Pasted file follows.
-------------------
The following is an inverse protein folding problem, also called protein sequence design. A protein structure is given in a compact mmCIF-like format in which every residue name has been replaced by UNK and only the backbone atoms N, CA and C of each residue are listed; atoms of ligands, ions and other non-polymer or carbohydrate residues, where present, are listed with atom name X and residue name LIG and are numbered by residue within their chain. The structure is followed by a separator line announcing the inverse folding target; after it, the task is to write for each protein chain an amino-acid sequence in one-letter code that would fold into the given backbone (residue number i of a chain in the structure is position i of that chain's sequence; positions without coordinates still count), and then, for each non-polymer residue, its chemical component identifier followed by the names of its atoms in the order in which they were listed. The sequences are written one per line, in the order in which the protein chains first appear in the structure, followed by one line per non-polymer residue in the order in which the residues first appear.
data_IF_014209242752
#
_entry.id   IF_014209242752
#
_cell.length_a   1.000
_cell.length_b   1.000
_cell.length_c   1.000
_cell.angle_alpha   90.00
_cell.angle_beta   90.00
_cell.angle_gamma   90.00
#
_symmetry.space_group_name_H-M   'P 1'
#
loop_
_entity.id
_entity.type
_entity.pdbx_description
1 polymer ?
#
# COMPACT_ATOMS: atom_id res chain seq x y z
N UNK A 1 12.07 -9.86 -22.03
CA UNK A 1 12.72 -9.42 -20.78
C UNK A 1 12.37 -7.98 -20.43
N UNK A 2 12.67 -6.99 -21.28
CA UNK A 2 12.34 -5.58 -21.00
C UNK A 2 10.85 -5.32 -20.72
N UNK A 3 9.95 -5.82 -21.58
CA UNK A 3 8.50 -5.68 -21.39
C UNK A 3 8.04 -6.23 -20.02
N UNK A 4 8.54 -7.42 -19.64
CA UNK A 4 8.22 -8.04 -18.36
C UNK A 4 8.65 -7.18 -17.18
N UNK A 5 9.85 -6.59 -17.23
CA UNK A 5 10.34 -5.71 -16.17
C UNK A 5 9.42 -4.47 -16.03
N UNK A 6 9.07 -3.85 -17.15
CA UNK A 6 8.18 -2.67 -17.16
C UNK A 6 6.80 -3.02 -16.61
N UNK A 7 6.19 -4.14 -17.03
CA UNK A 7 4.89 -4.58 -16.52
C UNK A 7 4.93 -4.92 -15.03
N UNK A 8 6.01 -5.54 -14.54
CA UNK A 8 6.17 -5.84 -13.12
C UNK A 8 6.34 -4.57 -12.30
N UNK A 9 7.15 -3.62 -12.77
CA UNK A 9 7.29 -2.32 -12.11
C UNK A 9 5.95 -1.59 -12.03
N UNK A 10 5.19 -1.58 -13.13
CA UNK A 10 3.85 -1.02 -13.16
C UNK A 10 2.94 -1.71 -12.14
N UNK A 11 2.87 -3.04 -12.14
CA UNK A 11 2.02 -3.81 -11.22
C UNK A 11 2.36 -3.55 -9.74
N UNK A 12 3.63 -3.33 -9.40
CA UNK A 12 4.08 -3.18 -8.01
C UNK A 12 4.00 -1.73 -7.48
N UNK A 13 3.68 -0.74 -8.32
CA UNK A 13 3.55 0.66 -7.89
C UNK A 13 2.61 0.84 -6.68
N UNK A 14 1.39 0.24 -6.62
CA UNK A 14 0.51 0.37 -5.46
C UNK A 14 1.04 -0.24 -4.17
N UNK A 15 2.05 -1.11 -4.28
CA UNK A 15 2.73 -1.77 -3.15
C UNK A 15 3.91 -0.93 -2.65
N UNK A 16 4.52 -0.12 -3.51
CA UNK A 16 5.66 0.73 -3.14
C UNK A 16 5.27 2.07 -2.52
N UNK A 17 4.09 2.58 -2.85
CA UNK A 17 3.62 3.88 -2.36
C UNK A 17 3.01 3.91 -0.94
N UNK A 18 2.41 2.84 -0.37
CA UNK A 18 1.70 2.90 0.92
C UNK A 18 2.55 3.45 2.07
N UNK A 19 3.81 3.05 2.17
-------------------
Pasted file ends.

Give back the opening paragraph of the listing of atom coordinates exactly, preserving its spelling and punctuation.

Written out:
The following is an inverse protein folding problem, also called protein sequence design. A protein structure is given in a compact mmCIF-like format in which every residue name has been replaced by UNK and only the backbone atoms N, CA and C of each residue are listed; atoms of ligands, ions and other non-polymer or carbohydrate residues, where present, are listed with atom name X and residue name LIG and are numbered by residue within their chain. The structure is followed by a separator line announcing the inverse folding target; after it, the task is to write for each protein chain an amino-acid sequence in one-letter code that would fold into the given backbone (residue number i of a chain in the structure is position i of that chain's sequence; positions without coordinates still count), and then, for each non-polymer residue, its chemical component identifier followed by the names of its atoms in the order in which they were listed. The sequences are written one per line, in the order in which the protein chains first appear in the structure, followed by one line per non-polymer residue in the order in which the residues first appear.